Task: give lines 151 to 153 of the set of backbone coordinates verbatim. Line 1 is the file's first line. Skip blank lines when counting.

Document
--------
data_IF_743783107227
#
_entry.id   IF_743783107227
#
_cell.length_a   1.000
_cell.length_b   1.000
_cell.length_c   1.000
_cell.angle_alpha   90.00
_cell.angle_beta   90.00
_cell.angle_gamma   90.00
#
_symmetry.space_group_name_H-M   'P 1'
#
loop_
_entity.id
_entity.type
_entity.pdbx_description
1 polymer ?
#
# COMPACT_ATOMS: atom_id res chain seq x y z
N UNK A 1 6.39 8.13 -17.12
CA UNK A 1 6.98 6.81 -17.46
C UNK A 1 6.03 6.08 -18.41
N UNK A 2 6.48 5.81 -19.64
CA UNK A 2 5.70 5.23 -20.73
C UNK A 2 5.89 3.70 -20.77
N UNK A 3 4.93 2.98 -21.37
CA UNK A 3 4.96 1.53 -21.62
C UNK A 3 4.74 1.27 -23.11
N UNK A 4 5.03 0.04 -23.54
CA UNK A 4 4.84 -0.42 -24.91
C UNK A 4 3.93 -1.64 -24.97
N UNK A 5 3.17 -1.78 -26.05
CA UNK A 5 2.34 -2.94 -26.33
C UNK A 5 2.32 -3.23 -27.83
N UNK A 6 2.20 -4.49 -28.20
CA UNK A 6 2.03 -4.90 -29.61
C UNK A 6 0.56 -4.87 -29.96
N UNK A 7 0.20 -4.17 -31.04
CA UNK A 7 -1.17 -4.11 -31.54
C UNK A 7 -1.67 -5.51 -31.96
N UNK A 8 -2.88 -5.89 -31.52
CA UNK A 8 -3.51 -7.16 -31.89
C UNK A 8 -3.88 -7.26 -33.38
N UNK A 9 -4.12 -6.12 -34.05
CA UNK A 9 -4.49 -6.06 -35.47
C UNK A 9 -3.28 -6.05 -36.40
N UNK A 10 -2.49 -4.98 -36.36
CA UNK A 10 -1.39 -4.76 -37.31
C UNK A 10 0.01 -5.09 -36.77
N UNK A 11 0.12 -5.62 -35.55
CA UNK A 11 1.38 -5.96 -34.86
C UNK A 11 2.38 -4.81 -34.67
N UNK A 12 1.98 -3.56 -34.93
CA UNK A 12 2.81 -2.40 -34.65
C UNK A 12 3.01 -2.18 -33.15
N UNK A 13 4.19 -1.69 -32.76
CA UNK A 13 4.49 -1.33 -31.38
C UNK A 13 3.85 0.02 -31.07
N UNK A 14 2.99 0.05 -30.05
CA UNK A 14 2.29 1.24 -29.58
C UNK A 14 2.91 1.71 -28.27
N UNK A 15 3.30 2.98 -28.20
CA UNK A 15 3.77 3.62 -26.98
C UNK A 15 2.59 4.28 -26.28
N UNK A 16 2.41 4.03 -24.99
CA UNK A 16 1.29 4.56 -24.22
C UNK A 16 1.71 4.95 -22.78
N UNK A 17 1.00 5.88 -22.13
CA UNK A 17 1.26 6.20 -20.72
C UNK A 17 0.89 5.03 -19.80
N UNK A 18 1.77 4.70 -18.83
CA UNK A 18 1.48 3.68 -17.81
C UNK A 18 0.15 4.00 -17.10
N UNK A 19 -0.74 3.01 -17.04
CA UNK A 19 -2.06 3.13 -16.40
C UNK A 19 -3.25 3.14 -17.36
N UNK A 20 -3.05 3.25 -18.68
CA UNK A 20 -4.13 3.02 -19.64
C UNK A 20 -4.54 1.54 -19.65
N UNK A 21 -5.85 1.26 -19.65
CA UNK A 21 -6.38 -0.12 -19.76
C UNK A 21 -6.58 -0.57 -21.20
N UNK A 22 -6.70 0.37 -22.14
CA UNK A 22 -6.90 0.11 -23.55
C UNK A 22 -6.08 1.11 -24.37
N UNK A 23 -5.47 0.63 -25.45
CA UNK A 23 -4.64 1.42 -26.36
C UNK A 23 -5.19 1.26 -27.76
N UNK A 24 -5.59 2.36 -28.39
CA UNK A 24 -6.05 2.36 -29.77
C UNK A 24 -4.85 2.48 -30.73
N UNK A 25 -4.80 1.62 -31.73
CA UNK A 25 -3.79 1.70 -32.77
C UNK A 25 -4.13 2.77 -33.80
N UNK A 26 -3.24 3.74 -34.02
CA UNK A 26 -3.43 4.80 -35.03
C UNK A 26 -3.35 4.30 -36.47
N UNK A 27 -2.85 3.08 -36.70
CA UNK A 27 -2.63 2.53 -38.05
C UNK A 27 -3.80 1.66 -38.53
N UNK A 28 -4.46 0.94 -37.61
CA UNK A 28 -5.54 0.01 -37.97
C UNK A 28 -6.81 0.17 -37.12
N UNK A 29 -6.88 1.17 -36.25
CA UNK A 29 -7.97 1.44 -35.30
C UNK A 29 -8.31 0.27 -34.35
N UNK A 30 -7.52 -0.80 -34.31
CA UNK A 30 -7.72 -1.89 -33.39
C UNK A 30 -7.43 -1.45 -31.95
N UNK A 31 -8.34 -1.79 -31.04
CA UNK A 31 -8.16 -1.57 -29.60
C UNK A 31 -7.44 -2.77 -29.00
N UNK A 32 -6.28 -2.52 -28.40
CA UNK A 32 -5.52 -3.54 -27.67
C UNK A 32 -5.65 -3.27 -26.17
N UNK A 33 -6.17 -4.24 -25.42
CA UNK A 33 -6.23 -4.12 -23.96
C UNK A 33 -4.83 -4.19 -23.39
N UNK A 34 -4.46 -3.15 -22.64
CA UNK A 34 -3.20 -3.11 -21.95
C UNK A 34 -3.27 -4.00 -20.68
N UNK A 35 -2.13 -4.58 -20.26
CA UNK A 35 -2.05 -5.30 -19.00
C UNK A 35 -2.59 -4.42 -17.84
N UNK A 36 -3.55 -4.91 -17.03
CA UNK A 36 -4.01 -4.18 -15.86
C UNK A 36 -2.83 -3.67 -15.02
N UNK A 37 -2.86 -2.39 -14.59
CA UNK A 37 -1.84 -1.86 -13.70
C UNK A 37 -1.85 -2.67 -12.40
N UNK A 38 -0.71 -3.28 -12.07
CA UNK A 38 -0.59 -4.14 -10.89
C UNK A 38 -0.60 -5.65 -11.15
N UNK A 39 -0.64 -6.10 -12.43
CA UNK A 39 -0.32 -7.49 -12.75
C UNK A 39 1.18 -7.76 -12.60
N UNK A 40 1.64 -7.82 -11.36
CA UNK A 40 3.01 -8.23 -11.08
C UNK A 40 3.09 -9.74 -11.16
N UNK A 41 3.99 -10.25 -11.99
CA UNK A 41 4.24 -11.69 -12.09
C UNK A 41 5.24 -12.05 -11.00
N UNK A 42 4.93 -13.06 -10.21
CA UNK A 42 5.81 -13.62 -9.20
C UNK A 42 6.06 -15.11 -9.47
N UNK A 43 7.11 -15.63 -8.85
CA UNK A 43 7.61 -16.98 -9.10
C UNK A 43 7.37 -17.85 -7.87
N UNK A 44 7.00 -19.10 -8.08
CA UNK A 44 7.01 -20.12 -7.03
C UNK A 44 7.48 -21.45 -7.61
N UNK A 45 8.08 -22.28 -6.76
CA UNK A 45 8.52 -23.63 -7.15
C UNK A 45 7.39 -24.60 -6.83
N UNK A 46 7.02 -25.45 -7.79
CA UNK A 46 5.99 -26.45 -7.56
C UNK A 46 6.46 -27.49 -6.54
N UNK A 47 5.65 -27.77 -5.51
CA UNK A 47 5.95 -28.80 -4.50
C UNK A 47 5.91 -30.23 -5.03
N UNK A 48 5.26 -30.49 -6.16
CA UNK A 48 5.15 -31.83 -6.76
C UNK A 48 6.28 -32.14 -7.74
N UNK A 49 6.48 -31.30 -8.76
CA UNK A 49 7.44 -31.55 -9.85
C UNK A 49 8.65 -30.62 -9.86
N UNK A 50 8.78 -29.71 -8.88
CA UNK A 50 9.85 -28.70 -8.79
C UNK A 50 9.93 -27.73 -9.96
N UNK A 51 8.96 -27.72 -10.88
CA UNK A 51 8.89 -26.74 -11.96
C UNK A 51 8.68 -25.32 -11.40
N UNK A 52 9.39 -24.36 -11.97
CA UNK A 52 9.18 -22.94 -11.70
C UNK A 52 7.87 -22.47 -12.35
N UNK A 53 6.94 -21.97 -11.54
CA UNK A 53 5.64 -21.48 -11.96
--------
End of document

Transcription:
CA UNK A 44 7.01 -20.12 -7.03
C UNK A 44 7.48 -21.45 -7.61
N UNK A 45 8.08 -22.28 -6.76